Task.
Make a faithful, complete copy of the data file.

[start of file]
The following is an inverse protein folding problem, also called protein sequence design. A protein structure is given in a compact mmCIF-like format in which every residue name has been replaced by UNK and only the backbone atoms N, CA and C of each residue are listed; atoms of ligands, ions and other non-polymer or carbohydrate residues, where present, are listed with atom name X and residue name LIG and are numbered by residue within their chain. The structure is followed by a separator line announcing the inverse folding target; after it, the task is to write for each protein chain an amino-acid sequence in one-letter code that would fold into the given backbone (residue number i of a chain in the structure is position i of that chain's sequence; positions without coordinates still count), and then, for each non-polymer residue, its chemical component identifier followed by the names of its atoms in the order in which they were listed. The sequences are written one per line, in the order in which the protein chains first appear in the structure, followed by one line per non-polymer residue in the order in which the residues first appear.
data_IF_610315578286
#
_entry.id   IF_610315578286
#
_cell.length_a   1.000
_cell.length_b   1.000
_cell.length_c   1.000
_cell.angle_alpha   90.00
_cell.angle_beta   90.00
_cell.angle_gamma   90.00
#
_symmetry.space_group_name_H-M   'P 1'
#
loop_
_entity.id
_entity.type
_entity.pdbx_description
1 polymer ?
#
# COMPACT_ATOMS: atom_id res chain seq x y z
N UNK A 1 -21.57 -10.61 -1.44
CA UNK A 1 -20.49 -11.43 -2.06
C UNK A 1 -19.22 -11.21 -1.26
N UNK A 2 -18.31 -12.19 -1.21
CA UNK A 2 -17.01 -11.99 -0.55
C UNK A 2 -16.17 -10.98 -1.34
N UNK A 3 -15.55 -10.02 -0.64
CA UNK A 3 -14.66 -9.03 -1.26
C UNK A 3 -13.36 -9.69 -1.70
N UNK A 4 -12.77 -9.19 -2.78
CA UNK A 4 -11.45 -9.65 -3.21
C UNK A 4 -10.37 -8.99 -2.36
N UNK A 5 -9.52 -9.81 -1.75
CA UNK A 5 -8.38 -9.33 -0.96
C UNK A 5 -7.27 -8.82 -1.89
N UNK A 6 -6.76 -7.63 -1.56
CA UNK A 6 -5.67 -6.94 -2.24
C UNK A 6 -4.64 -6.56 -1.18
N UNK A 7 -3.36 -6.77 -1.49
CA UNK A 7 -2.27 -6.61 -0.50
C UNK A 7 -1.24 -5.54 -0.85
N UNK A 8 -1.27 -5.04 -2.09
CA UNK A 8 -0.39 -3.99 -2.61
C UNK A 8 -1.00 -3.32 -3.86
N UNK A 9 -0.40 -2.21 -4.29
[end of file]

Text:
The following is an inverse protein folding problem, also called protein sequence design. A protein structure is given in a compact mmCIF-like format in which every residue name has been replaced by UNK and only the backbone atoms N, CA and C of each residue are listed; atoms of ligands, ions and other non-polymer or carbohydrate residues, where present, are listed with atom name X and residue name LIG and are numbered by residue within their chain. The structure is followed by a separator line announcing the inverse folding target; after it, the task is to write for each protein chain an amino-acid sequence in one-letter code that would fold into the given backbone (residue number i of a chain in the structure is position i of that chain's sequence; positions without coordinates still count), and then, for each non-polymer residue, its chemical component identifier followed by the names of its atoms in the order in which they were listed. The sequences are written one per line, in the order in which the protein chains first appear in the structure, followed by one line per non-polymer residue in the order in which the residues first appear.
data_IF_610315578286
#
_entry.id   IF_610315578286
#
_cell.length_a   1.000
_cell.length_b   1.000
_cell.length_c   1.000
_cell.angle_alpha   90.00
_cell.angle_beta   90.00
_cell.angle_gamma   90.00
#
_symmetry.space_group_name_H-M   'P 1'
#
loop_
_entity.id
_entity.type
_entity.pdbx_description
1 polymer ?
#
# COMPACT_ATOMS: atom_id res chain seq x y z
N UNK A 1 -21.57 -10.61 -1.44
CA UNK A 1 -20.49 -11.43 -2.06
C UNK A 1 -19.22 -11.21 -1.26
N UNK A 2 -18.31 -12.19 -1.21
CA UNK A 2 -17.01 -11.99 -0.55
C UNK A 2 -16.17 -10.98 -1.34
N UNK A 3 -15.55 -10.02 -0.64
CA UNK A 3 -14.66 -9.03 -1.26
C UNK A 3 -13.36 -9.69 -1.70
N UNK A 4 -12.77 -9.19 -2.78
CA UNK A 4 -11.45 -9.65 -3.21
C UNK A 4 -10.37 -8.99 -2.36
N UNK A 5 -9.52 -9.81 -1.75
CA UNK A 5 -8.38 -9.33 -0.96
C UNK A 5 -7.27 -8.82 -1.89
N UNK A 6 -6.76 -7.63 -1.56
CA UNK A 6 -5.67 -6.94 -2.24
C UNK A 6 -4.64 -6.56 -1.18
N UNK A 7 -3.36 -6.77 -1.49
CA UNK A 7 -2.27 -6.61 -0.50
C UNK A 7 -1.24 -5.54 -0.85
N UNK A 8 -1.27 -5.04 -2.09
CA UNK A 8 -0.39 -3.99 -2.61
C UNK A 8 -1.00 -3.32 -3.86
N UNK A 9 -0.40 -2.21 -4.29